Your post is beautiful! You are so talented!! And your photographs are stunning! I love that first photo of your cabin in the thinning forest. Just beautiful!

Lola said...

Hi Christopher! The heaviness of the heart is lifted. At first I thought Collar had pulled the same thing. But No, And beautiful Crawford is back home where he is most wanted. A happy heart now but will serve can goodies to entice all to stay put.
The Cozy Cabin looks wonderful. It will look different when the wall material is installed. Even more so when the paint is applied.
The privacy formed by the foliage is most desirable. A constant green "fence". That was my choice when there. We don't mind an occasional peek but would rather have the privacy.
I'm so glad Crawford is home.

Christopher C. NC said...

Siria it is strange but I kept looking for Crawford to pop out of no where today.

Thanks for the complement. After a summer of what felt like major slowness with the plumbing I am feeling much better about the progress of things.

Christopher C. NC said...

Lola I sure hope Collar doesn't follow this bizarre pattern and disappear for a week. When I next see the hunter's truck who walks back in to the woods I am going to say hello or leave him a note and ask about a live trap in the area. Yes every little layer makes the cabin more of a home.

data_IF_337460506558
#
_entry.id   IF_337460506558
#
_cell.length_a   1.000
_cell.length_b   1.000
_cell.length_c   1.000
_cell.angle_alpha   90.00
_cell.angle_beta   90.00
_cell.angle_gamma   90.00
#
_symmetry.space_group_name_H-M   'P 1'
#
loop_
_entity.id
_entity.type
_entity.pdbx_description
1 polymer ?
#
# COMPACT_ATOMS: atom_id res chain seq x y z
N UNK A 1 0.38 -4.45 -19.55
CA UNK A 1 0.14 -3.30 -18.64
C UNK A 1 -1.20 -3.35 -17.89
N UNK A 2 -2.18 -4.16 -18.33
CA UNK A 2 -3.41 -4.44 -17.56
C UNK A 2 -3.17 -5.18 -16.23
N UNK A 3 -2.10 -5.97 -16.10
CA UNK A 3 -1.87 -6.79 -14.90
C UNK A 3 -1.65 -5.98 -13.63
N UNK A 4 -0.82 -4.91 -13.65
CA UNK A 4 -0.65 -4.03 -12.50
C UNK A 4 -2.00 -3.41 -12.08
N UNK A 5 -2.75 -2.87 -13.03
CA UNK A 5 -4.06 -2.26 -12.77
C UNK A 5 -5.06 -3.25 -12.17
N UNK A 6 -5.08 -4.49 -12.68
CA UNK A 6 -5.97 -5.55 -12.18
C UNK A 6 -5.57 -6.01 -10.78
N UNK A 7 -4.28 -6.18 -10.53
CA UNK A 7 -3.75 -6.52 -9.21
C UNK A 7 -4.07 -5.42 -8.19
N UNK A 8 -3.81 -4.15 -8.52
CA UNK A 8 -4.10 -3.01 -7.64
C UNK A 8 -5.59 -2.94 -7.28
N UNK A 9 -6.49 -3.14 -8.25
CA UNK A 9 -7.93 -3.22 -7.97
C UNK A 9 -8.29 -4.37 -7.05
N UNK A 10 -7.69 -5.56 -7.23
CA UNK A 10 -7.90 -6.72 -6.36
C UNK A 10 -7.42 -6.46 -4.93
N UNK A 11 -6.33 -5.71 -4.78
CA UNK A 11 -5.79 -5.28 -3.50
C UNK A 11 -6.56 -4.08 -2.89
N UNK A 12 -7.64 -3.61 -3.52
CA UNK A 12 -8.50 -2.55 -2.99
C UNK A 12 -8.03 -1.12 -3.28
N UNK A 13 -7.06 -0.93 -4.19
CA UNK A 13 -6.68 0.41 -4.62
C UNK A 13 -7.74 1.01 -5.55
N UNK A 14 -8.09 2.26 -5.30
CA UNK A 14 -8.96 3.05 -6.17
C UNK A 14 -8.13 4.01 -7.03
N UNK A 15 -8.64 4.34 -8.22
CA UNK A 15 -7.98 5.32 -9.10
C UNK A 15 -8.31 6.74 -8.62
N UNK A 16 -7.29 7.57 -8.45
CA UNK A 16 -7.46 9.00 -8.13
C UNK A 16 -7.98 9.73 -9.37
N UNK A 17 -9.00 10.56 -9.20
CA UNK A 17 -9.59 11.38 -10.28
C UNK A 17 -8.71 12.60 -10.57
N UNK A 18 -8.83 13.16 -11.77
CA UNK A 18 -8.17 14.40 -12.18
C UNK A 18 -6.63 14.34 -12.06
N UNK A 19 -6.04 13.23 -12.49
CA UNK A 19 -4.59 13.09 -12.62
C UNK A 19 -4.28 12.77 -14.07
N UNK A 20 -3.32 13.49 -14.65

chuck b. said...

You know, their brains are the size of walnuts. But the trouble they put us through!

Someday I *will* visit you and see this wonderful landscape for my own self.

Will you leave a note, or a newspaper in the wall, behind the sheetrock? Why not.

Les said...

I was enjoying a post about the sounds of fall, admiring the colors and your cabin and jealous that you live somewhere that needs such screening - then the post turned into a happy cat ending. I hope they did not get into any human induced trouble, but were just out on a rip and a tear.

Lisa at Greenbow said...

I bet you are right about the live trap. Poor kitties being enticed into the trap. I am glad he lets them loose instead of killing them.

Sheetrock...sounds like progress to me.

Christopher C. NC said...

Chuck maybe it can't be good that I live in a forest full of walnut brains. The constant interaction leads to drama. I hadn't thought of a note behind the drywall. Maybe. Visit anytime.

Les somehting is going on to keep them away. They have it good here and Crawford was indeed jumpy when he got back.

Lisa I am sure glad that they are being returned alive. Hopefully the trapper will move further away or least understands there are people and pets close by. Yep sheetrock time approaches. Just in time for winter like weather.

Commonweeder said...

Christopher, What a beautiful fall - and cabin. It seems to be coming along nicely. Cats are pretty clever, and they like to keep us on our toes. Fortunately ours are getting too old and rarely wander anymore.

Pam said...

I've been reading the Crawford saga in reverse order, and am so glad that he has returned!

The images here are so beautiful - when I was in Virginia last weekend, the color was still muted (it had also been a dry late summer, so the colors weren't quite what they sometimes are). You are in such a beautiful spot.